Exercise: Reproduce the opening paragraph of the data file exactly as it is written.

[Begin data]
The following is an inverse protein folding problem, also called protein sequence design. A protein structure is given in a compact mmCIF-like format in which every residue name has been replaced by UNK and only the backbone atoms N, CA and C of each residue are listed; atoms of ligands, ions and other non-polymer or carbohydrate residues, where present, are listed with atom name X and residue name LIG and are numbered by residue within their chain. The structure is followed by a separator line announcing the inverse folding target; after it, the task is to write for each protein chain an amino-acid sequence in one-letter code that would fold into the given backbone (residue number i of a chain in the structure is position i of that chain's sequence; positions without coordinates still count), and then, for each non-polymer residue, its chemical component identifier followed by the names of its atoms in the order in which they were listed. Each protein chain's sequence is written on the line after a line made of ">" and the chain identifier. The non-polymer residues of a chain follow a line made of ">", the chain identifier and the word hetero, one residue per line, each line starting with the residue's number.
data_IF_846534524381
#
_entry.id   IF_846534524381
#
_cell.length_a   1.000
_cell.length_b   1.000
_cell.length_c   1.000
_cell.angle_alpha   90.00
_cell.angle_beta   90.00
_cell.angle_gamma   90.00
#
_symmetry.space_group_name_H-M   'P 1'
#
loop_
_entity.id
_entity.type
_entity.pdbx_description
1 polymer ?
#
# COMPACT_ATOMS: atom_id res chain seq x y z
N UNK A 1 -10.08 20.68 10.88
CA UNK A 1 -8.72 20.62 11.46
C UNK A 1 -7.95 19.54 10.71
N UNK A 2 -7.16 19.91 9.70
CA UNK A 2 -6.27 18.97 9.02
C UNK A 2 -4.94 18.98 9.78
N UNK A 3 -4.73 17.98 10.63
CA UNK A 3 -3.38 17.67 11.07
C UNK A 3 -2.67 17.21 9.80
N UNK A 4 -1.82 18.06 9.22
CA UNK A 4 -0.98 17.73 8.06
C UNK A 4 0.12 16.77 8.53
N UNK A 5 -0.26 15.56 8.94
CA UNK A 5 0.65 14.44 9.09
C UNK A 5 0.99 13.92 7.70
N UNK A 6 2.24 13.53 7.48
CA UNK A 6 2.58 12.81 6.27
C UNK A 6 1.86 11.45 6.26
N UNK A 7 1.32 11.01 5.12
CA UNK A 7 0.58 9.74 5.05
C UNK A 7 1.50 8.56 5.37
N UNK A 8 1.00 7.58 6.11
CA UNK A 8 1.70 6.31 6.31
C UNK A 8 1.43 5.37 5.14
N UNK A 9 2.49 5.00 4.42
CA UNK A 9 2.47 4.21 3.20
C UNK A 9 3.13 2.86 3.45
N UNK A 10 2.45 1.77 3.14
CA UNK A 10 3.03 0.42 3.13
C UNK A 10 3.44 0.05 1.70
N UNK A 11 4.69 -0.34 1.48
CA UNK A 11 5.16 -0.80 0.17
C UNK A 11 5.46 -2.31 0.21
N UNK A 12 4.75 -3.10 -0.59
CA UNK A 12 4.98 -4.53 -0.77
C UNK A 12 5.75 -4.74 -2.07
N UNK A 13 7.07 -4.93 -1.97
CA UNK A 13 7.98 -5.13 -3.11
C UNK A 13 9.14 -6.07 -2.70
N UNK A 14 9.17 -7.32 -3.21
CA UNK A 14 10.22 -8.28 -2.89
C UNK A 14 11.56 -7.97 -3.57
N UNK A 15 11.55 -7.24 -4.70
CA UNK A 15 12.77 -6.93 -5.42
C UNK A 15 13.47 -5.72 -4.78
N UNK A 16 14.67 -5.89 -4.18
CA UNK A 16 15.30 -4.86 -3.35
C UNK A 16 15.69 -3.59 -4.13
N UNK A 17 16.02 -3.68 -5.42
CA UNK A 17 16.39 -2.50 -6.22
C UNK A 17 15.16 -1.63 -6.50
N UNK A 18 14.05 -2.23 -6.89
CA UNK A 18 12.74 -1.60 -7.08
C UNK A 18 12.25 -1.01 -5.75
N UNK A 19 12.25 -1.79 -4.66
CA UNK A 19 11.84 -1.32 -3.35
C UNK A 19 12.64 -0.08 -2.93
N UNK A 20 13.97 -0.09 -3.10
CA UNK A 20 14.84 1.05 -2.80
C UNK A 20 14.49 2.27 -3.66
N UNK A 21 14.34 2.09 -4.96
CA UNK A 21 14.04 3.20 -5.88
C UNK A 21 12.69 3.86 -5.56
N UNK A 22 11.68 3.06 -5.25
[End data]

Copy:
The following is an inverse protein folding problem, also called protein sequence design. A protein structure is given in a compact mmCIF-like format in which every residue name has been replaced by UNK and only the backbone atoms N, CA and C of each residue are listed; atoms of ligands, ions and other non-polymer or carbohydrate residues, where present, are listed with atom name X and residue name LIG and are numbered by residue within their chain. The structure is followed by a separator line announcing the inverse folding target; after it, the task is to write for each protein chain an amino-acid sequence in one-letter code that would fold into the given backbone (residue number i of a chain in the structure is position i of that chain's sequence; positions without coordinates still count), and then, for each non-polymer residue, its chemical component identifier followed by the names of its atoms in the order in which they were listed. Each protein chain's sequence is written on the line after a line made of ">" and the chain identifier. The non-polymer residues of a chain follow a line made of ">", the chain identifier and the word hetero, one residue per line, each line starting with the residue's number.